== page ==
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Fresh clashes broke out last week between government troops and the Arakan Army, claiming at least 20 lives and shattering weeks of relative calm in Burma’s westernmost state.
The fighting, which coincided with the end of Burma’s Thingyan holidays, began on 16 April with an attack on an Arakan Army base near Lawmara Hill in Rathedaung Township, according to Khaing Thukha, a spokesperson for the ethnic armed group.
“That was in the morning. In the evening, fighting broke out at Natthaye, a village between Ponnakyung and Kyauktaw townships. In this battle, about 20 Burmese soldiers, including column commander Col. Myo Min Tun and other officers, were killed,” he told DVB.
“[The Burmese army] sent reinforcements and launched an offensive again in the evening. They fired on us with 120-mm heavy artillery until the afternoon of 17 April,” he added.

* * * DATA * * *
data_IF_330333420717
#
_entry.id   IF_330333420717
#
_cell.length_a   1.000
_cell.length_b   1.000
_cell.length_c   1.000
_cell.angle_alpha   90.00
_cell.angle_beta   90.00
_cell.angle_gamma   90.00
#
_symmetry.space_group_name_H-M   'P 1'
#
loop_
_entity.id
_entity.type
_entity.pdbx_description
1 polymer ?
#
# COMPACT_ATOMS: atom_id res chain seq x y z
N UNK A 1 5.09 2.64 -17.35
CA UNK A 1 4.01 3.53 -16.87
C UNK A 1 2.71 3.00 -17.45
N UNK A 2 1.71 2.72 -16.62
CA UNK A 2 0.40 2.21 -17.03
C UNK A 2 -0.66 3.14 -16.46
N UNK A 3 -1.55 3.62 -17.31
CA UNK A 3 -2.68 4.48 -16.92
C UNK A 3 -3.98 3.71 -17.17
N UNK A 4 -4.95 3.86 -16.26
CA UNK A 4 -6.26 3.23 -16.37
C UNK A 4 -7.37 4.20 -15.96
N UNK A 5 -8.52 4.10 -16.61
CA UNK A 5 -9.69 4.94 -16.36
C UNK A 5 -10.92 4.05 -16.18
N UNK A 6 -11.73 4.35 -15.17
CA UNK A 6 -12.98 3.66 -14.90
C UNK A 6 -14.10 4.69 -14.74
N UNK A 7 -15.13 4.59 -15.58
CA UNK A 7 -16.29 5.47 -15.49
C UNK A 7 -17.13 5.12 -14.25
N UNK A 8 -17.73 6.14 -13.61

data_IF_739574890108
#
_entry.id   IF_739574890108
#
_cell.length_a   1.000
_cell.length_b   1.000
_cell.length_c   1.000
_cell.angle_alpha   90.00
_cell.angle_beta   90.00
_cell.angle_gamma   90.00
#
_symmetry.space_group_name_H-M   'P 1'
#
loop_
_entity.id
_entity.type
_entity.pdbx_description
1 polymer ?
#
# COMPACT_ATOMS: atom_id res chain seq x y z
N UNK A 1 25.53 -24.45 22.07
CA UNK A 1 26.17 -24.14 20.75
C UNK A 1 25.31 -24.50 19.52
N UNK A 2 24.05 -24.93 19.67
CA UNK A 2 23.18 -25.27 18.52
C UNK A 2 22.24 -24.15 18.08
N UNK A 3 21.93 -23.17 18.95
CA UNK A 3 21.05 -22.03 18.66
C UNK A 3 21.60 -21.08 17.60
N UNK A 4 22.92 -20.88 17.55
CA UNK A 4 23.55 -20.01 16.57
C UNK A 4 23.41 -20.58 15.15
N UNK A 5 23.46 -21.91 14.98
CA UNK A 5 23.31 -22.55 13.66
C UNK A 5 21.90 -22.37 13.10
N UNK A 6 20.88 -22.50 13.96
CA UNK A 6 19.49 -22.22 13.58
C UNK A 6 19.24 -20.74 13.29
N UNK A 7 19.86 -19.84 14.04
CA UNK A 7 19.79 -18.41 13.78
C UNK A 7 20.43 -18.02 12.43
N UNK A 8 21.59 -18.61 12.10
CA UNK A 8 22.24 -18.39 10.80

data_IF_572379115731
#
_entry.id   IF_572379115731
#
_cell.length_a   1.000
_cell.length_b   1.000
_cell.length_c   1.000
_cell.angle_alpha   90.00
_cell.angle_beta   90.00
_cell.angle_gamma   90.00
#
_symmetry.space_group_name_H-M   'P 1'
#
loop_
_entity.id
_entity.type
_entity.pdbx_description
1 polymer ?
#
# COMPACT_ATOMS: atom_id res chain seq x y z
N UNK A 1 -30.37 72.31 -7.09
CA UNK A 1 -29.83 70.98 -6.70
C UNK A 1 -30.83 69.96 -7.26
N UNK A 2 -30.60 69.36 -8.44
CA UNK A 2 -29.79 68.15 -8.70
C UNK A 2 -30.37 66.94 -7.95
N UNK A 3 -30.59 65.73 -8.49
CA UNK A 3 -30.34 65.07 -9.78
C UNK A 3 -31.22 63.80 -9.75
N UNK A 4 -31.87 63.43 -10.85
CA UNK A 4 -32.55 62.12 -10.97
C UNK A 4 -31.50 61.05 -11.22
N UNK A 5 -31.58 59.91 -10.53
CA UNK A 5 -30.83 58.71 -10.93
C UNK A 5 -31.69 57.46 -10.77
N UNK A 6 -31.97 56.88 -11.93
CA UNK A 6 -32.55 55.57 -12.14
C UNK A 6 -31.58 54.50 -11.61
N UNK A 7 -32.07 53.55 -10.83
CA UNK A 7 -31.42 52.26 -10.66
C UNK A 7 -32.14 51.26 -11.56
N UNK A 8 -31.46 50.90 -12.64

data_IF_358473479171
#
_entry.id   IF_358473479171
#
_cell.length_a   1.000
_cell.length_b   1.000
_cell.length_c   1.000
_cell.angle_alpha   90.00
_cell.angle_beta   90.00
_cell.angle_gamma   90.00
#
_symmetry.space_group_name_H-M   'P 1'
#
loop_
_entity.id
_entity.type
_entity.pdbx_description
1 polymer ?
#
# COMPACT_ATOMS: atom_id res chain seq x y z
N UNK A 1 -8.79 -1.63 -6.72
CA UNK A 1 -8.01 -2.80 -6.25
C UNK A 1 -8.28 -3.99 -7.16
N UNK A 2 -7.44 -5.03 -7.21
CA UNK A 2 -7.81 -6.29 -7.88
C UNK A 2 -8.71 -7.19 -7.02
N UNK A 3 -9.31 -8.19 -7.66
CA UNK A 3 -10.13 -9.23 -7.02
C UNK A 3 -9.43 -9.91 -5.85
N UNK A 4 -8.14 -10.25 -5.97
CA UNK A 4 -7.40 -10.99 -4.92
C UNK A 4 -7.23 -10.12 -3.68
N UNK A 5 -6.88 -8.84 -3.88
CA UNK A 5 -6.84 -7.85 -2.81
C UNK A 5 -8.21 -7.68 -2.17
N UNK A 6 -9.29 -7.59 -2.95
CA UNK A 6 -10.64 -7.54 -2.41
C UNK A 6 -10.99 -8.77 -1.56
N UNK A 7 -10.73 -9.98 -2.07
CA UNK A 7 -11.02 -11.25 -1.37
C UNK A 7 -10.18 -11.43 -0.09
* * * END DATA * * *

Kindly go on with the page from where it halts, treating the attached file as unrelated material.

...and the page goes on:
Military-run Myawaddy TV later confirmed the casualties, reporting that a battalion commander and several other officers had been killed in an ambush while clearing an area where the rebel army was known to be active.
The announcement was a rare admission of losses by Burma’s armed forces, which normally maintains a strict silence on casualty figures.
More government troops have since arrived in Ponnakyun and Kyauktaw, signaling that the Burmese army offensive was set to continue, according to Khaing Thukha.
“There may be more fighting to come,” he said.
The Arakan Army has clashed with the Burmese military repeatedly since the end of last year, displacing thousands of civilians.
The group is a member of the United Nationalities Federal Council, but was one of several armed groups excluded from national ceasefire talks last year.
Despite the ongoing fighting, the Arakan Army said it would be willing to have a dialogue with the newly formed National League for Democracy government.